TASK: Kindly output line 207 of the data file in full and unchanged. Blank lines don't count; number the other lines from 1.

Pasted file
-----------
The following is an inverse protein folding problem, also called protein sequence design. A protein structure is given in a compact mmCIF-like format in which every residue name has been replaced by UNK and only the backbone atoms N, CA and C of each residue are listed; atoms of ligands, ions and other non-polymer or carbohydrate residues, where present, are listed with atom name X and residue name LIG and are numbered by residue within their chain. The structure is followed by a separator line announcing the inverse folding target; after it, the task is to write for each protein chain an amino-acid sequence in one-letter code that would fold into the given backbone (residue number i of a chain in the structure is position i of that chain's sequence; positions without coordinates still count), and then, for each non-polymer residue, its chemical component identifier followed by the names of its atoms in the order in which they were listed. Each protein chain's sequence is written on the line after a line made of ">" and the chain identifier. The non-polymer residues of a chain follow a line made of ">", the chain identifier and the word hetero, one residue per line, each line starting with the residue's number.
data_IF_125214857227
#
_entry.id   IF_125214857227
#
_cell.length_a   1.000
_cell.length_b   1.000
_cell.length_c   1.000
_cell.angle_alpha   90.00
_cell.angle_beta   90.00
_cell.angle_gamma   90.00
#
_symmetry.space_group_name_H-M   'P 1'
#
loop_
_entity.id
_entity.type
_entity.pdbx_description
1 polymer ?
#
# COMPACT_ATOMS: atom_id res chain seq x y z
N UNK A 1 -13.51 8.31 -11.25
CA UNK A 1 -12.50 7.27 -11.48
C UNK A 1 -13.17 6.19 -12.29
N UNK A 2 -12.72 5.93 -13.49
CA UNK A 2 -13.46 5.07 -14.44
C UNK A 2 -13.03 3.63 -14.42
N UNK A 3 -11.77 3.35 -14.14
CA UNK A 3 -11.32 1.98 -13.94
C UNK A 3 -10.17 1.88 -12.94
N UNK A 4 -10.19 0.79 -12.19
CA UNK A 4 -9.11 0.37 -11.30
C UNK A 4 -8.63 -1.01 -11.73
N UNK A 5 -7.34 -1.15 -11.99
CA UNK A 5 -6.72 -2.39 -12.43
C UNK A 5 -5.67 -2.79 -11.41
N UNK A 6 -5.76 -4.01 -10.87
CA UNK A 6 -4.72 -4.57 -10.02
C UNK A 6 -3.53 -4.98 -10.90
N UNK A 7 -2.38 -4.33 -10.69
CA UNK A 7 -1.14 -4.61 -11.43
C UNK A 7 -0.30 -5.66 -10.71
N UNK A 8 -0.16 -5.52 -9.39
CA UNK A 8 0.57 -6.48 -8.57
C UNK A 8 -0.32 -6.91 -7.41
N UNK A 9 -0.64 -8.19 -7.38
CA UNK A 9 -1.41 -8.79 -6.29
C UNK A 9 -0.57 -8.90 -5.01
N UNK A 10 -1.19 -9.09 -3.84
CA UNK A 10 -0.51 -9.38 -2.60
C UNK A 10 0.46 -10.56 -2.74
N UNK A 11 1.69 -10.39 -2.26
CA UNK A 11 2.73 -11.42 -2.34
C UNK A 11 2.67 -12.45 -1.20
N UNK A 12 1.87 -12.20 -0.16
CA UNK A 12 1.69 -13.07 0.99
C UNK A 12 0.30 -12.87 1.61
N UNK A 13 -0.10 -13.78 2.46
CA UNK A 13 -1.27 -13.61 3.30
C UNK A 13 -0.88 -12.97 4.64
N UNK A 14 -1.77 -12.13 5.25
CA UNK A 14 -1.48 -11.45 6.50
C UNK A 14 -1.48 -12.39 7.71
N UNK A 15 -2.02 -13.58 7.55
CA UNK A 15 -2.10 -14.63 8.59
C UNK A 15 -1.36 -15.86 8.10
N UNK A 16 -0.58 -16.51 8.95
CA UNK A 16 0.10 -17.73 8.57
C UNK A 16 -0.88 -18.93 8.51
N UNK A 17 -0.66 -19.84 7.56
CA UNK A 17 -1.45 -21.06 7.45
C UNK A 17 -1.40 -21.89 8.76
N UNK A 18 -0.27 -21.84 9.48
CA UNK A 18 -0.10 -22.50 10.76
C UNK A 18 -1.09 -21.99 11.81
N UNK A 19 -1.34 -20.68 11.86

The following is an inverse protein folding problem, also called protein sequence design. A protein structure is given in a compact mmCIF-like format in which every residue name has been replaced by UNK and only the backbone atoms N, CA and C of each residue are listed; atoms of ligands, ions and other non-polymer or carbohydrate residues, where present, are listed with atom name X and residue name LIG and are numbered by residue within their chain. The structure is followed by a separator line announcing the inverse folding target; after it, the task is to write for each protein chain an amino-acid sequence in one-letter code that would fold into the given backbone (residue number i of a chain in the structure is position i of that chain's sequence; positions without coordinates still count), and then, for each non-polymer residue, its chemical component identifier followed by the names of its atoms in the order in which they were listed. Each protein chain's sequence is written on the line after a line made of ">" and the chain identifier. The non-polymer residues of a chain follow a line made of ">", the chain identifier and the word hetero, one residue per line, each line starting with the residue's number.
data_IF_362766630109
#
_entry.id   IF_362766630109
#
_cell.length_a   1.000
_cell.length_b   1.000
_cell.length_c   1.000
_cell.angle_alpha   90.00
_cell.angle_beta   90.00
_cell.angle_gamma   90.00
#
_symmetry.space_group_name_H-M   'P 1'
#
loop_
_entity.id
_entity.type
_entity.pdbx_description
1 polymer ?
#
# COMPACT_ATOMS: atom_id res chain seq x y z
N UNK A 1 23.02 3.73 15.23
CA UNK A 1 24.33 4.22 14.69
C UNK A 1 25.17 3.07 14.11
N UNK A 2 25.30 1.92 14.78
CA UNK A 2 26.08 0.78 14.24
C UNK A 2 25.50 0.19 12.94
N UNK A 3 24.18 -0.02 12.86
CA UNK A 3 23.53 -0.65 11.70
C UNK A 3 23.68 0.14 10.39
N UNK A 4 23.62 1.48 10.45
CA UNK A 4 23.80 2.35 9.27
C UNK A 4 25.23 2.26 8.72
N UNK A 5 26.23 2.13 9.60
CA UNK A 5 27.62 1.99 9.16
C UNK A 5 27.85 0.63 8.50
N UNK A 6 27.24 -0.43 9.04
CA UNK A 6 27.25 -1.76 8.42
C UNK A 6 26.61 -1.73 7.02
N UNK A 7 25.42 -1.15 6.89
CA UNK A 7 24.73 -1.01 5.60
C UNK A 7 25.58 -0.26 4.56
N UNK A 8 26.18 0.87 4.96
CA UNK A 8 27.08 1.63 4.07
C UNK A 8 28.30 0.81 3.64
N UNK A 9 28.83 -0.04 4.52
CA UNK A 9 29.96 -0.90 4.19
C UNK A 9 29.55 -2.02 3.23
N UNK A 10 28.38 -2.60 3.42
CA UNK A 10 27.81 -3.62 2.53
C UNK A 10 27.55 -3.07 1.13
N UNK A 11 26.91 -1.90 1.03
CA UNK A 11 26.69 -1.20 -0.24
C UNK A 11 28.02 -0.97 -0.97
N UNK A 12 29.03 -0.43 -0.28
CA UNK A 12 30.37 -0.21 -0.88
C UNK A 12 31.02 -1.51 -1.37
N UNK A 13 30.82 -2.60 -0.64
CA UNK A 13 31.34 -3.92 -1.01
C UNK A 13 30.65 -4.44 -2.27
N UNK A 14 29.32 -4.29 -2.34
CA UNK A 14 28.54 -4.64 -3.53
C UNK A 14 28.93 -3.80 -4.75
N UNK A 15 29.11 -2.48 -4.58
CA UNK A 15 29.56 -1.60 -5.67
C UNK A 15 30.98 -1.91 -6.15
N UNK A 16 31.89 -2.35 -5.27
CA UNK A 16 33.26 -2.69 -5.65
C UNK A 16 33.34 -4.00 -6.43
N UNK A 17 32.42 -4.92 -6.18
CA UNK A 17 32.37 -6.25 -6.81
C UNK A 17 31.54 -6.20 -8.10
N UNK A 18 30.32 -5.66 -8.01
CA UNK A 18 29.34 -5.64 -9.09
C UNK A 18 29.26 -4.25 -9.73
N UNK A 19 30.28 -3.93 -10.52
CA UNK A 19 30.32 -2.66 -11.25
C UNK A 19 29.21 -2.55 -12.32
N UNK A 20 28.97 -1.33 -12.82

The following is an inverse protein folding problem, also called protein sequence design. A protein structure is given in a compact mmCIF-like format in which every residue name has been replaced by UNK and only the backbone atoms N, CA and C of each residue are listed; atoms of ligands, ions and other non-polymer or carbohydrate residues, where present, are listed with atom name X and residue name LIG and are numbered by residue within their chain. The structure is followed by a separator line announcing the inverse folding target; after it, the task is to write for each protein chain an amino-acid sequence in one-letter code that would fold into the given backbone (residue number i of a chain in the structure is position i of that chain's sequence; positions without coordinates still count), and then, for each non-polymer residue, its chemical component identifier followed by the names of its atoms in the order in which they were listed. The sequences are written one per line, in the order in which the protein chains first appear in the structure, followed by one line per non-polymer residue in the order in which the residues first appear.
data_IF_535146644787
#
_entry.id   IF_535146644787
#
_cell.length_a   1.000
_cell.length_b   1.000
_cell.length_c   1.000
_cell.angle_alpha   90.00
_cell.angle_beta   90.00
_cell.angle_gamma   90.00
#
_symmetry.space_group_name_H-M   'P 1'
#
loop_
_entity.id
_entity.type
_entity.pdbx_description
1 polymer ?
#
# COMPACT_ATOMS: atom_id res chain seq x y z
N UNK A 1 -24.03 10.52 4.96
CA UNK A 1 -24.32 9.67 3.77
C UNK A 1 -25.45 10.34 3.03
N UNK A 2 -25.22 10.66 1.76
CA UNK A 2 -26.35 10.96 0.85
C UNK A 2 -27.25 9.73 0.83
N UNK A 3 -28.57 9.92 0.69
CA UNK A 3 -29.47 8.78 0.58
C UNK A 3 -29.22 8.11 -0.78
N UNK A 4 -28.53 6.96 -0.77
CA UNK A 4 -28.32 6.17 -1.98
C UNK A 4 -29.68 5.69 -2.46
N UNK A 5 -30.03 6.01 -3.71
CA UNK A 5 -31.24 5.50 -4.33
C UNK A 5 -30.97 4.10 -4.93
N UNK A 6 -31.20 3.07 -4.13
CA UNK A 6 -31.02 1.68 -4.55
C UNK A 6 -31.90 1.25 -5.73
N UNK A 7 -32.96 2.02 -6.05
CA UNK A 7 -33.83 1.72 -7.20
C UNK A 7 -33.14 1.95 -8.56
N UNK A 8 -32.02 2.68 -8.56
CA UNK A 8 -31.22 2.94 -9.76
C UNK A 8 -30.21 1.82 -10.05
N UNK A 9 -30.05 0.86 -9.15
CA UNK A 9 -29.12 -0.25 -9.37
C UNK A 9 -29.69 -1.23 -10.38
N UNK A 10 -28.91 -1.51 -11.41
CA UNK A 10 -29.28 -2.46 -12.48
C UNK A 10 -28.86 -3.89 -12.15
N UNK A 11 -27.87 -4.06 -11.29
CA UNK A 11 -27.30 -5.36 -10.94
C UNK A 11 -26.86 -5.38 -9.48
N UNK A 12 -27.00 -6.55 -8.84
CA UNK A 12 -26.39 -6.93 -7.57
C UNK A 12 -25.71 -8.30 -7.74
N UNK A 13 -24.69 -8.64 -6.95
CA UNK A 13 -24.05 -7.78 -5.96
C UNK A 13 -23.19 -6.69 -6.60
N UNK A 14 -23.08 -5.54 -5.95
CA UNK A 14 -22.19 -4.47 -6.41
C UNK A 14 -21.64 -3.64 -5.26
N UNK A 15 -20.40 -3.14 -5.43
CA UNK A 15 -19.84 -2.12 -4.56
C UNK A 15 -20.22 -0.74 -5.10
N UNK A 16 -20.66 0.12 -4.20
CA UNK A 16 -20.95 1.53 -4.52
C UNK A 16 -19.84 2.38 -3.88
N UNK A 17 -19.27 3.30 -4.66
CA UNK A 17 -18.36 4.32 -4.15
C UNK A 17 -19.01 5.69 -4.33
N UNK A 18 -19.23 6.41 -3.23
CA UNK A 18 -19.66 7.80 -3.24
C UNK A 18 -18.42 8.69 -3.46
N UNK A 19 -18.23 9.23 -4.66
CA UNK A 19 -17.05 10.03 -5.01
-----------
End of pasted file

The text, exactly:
N UNK A 11 -27.87 -4.06 -11.29